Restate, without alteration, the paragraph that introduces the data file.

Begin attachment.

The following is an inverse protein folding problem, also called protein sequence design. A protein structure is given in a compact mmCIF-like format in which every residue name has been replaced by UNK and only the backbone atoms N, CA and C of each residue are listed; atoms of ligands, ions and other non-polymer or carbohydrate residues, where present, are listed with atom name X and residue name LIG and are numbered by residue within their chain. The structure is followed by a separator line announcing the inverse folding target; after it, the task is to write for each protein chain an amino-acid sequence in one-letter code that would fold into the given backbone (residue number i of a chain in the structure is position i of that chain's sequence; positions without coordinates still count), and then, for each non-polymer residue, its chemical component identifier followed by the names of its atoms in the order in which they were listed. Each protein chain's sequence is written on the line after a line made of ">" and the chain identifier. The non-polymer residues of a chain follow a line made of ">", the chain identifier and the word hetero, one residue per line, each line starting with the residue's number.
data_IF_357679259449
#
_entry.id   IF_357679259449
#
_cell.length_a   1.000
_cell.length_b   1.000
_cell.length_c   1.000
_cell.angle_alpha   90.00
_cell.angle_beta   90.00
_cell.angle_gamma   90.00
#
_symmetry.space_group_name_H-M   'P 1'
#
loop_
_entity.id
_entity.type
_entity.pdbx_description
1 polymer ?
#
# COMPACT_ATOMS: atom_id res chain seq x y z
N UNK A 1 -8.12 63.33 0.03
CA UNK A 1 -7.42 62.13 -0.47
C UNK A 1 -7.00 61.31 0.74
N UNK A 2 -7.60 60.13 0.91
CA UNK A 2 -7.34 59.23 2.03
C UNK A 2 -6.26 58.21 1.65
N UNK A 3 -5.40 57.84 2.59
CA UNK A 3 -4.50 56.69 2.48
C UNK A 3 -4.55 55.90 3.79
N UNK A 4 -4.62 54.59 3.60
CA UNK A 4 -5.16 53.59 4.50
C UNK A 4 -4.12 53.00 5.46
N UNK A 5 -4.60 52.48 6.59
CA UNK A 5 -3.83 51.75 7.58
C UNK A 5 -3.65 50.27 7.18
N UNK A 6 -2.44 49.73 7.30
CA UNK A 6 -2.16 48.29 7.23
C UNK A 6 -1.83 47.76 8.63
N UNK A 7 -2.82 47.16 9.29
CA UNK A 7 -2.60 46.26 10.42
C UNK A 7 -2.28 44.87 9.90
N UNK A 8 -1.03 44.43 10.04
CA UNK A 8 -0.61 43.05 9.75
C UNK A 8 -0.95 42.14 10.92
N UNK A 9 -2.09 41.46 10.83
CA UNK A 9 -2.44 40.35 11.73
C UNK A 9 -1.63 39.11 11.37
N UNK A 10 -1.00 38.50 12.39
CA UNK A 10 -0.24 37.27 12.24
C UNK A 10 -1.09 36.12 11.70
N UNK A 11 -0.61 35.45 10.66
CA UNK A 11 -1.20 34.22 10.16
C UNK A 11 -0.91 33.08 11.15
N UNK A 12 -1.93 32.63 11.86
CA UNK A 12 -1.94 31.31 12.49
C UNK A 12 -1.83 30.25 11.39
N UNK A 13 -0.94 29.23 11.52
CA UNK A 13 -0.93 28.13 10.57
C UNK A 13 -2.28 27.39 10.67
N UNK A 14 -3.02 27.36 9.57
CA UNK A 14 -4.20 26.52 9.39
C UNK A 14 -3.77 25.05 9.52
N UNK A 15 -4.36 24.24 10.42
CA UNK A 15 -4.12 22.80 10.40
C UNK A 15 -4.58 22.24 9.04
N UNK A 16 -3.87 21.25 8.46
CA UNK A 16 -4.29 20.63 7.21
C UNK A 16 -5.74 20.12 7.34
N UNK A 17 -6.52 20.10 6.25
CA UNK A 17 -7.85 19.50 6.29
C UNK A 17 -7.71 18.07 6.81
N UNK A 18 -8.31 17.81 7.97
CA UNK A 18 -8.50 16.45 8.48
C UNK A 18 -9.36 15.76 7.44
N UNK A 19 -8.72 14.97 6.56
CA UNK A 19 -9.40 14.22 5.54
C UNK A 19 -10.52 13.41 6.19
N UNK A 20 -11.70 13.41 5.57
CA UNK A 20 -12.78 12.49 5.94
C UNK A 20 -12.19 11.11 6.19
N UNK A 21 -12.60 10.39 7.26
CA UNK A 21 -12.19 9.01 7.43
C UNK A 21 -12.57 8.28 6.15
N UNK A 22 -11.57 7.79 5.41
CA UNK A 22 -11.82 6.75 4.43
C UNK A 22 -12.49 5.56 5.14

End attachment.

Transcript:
The following is an inverse protein folding problem, also called protein sequence design. A protein structure is given in a compact mmCIF-like format in which every residue name has been replaced by UNK and only the backbone atoms N, CA and C of each residue are listed; atoms of ligands, ions and other non-polymer or carbohydrate residues, where present, are listed with atom name X and residue name LIG and are numbered by residue within their chain. The structure is followed by a separator line announcing the inverse folding target; after it, the task is to write for each protein chain an amino-acid sequence in one-letter code that would fold into the given backbone (residue number i of a chain in the structure is position i of that chain's sequence; positions without coordinates still count), and then, for each non-polymer residue, its chemical component identifier followed by the names of its atoms in the order in which they were listed. Each protein chain's sequence is written on the line after a line made of ">" and the chain identifier. The non-polymer residues of a chain follow a line made of ">", the chain identifier and the word hetero, one residue per line, each line starting with the residue's number.